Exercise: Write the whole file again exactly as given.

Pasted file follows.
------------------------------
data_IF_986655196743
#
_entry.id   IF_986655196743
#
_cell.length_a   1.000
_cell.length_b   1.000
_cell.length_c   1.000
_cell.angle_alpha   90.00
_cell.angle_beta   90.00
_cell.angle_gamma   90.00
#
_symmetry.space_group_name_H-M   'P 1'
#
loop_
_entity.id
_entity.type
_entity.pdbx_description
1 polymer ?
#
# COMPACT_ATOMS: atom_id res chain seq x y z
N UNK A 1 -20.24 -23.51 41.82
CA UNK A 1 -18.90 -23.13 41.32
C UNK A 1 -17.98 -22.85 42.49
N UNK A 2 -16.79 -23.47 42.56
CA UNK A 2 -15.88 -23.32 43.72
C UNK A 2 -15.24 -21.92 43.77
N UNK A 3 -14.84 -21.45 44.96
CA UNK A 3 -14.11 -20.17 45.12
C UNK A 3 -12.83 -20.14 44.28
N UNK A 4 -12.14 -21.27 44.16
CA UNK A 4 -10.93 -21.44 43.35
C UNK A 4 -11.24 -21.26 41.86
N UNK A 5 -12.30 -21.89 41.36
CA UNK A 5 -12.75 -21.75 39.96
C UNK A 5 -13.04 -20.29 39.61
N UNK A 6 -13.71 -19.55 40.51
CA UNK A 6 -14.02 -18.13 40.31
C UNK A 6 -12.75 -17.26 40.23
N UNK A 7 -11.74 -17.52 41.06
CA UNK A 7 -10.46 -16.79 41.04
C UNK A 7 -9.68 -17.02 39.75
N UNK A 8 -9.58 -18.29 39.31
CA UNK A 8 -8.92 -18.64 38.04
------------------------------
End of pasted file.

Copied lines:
data_IF_986655196743
#
_entry.id   IF_986655196743
#
_cell.length_a   1.000
_cell.length_b   1.000
_cell.length_c   1.000
_cell.angle_alpha   90.00
_cell.angle_beta   90.00
_cell.angle_gamma   90.00
#
_symmetry.space_group_name_H-M   'P 1'
#
loop_
_entity.id
_entity.type
_entity.pdbx_description
1 polymer ?
#
# COMPACT_ATOMS: atom_id res chain seq x y z
N UNK A 1 -20.24 -23.51 41.82
CA UNK A 1 -18.90 -23.13 41.32
C UNK A 1 -17.98 -22.85 42.49
N UNK A 2 -16.79 -23.47 42.56
CA UNK A 2 -15.88 -23.32 43.72
C UNK A 2 -15.24 -21.92 43.77
N UNK A 3 -14.84 -21.45 44.96
CA UNK A 3 -14.11 -20.17 45.12
C UNK A 3 -12.83 -20.14 44.28
N UNK A 4 -12.14 -21.27 44.16
CA UNK A 4 -10.93 -21.44 43.35
C UNK A 4 -11.24 -21.26 41.86
N UNK A 5 -12.30 -21.89 41.36
CA UNK A 5 -12.75 -21.75 39.96
C UNK A 5 -13.04 -20.29 39.61
N UNK A 6 -13.71 -19.55 40.51
CA UNK A 6 -14.02 -18.13 40.31
C UNK A 6 -12.75 -17.26 40.23
N UNK A 7 -11.74 -17.52 41.06
CA UNK A 7 -10.46 -16.79 41.04
C UNK A 7 -9.68 -17.02 39.75
N UNK A 8 -9.58 -18.29 39.31
CA UNK A 8 -8.92 -18.64 38.04